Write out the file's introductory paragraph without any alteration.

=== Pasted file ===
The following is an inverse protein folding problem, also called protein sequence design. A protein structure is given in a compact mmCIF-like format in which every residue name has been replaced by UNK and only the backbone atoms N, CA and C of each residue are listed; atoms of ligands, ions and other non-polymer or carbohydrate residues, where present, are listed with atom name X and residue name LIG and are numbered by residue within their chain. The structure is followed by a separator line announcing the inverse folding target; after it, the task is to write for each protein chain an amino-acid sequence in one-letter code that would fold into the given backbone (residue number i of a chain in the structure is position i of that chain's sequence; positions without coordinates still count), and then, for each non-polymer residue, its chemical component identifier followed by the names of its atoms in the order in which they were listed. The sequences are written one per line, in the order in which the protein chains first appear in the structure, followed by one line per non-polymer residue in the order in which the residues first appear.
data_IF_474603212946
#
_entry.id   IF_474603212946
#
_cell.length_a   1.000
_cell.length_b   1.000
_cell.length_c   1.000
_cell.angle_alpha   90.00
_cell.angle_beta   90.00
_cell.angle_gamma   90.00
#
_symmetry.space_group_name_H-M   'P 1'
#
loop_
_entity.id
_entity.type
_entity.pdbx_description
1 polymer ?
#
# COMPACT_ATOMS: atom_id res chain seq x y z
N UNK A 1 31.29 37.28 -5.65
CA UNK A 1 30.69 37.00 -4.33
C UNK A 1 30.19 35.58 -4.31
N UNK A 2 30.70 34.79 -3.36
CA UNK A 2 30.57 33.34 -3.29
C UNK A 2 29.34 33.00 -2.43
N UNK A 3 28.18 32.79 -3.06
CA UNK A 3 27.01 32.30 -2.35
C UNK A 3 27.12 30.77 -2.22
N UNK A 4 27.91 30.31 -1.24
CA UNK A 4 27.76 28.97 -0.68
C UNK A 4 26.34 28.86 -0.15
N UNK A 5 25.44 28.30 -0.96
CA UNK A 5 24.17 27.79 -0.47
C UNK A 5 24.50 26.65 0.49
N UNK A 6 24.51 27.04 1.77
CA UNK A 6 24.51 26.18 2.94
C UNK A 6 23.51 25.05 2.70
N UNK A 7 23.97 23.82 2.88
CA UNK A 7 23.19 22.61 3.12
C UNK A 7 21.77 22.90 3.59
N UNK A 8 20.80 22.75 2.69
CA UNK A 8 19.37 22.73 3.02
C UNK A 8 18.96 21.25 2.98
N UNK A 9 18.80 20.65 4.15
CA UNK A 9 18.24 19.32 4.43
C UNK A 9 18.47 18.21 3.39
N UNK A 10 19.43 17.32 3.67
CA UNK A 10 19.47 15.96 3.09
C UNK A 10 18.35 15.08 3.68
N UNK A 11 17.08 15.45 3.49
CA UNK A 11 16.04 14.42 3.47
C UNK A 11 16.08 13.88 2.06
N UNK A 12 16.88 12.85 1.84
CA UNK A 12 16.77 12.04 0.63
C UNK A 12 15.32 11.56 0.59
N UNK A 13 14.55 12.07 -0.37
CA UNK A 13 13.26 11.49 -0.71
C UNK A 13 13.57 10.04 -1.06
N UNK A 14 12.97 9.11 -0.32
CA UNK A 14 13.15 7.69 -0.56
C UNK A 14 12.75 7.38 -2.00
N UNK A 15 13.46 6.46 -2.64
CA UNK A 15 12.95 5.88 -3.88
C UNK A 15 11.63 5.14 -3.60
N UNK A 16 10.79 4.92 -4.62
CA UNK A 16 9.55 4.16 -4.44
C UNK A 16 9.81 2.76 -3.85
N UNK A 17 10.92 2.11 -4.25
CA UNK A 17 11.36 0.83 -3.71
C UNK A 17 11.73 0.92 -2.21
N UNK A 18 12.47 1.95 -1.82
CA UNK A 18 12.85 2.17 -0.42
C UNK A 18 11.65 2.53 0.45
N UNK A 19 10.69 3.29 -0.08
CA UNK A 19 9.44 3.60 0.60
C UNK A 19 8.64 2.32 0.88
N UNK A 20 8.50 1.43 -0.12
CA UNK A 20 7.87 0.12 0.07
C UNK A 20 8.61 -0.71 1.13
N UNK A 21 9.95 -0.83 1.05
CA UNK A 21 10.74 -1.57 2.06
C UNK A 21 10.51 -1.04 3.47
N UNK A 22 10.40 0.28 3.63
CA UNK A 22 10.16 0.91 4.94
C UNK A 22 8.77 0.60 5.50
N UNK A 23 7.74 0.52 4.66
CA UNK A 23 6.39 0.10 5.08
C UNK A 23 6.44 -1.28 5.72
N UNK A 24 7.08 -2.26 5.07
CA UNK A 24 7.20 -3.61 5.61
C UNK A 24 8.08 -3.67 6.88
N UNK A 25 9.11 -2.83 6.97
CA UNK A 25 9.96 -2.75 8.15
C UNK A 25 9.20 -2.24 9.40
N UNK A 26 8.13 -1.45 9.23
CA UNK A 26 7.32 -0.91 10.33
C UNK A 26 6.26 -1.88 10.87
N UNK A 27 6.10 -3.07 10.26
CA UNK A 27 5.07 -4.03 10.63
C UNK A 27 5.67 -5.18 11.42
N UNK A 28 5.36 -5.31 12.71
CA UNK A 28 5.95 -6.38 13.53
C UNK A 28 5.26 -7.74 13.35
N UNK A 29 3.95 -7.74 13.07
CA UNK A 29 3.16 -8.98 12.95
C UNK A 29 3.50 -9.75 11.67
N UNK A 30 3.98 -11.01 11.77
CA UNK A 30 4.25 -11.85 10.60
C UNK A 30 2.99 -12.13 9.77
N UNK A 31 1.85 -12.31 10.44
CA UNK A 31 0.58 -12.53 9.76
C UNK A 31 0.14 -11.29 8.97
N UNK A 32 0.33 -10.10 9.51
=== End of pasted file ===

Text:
The following is an inverse protein folding problem, also called protein sequence design. A protein structure is given in a compact mmCIF-like format in which every residue name has been replaced by UNK and only the backbone atoms N, CA and C of each residue are listed; atoms of ligands, ions and other non-polymer or carbohydrate residues, where present, are listed with atom name X and residue name LIG and are numbered by residue within their chain. The structure is followed by a separator line announcing the inverse folding target; after it, the task is to write for each protein chain an amino-acid sequence in one-letter code that would fold into the given backbone (residue number i of a chain in the structure is position i of that chain's sequence; positions without coordinates still count), and then, for each non-polymer residue, its chemical component identifier followed by the names of its atoms in the order in which they were listed. The sequences are written one per line, in the order in which the protein chains first appear in the structure, followed by one line per non-polymer residue in the order in which the residues first appear.